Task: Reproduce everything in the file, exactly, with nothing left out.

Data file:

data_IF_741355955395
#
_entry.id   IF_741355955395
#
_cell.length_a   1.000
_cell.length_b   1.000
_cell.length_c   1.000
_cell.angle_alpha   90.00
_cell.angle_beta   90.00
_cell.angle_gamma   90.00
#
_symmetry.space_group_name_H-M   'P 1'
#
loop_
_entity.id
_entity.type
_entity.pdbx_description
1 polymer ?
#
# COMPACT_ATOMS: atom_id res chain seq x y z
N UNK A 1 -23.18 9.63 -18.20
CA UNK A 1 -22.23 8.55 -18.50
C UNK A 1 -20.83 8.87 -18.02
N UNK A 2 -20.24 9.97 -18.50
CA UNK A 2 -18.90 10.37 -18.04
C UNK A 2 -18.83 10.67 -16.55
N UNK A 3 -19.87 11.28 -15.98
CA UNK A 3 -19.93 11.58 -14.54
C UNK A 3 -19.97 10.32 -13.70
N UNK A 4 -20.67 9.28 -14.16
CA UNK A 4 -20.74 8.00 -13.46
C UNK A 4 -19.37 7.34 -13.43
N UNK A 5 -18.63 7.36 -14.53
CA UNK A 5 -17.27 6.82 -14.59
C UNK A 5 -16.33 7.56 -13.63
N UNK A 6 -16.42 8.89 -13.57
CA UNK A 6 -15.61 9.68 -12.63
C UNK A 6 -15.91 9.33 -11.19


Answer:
data_IF_741355955395
#
_entry.id   IF_741355955395
#
_cell.length_a   1.000
_cell.length_b   1.000
_cell.length_c   1.000
_cell.angle_alpha   90.00
_cell.angle_beta   90.00
_cell.angle_gamma   90.00
#
_symmetry.space_group_name_H-M   'P 1'
#
loop_
_entity.id
_entity.type
_entity.pdbx_description
1 polymer ?
#
# COMPACT_ATOMS: atom_id res chain seq x y z
N UNK A 1 -23.18 9.63 -18.20
CA UNK A 1 -22.23 8.55 -18.50
C UNK A 1 -20.83 8.87 -18.02
N UNK A 2 -20.24 9.97 -18.50
CA UNK A 2 -18.90 10.37 -18.04
C UNK A 2 -18.83 10.67 -16.55
N UNK A 3 -19.87 11.28 -15.98
CA UNK A 3 -19.93 11.58 -14.54
C UNK A 3 -19.97 10.32 -13.70
N UNK A 4 -20.67 9.28 -14.16
CA UNK A 4 -20.74 8.00 -13.46
C UNK A 4 -19.37 7.34 -13.43
N UNK A 5 -18.63 7.36 -14.53
CA UNK A 5 -17.27 6.82 -14.59
C UNK A 5 -16.33 7.56 -13.63
N UNK A 6 -16.42 8.89 -13.57
CA UNK A 6 -15.61 9.68 -12.63
C UNK A 6 -15.91 9.33 -11.19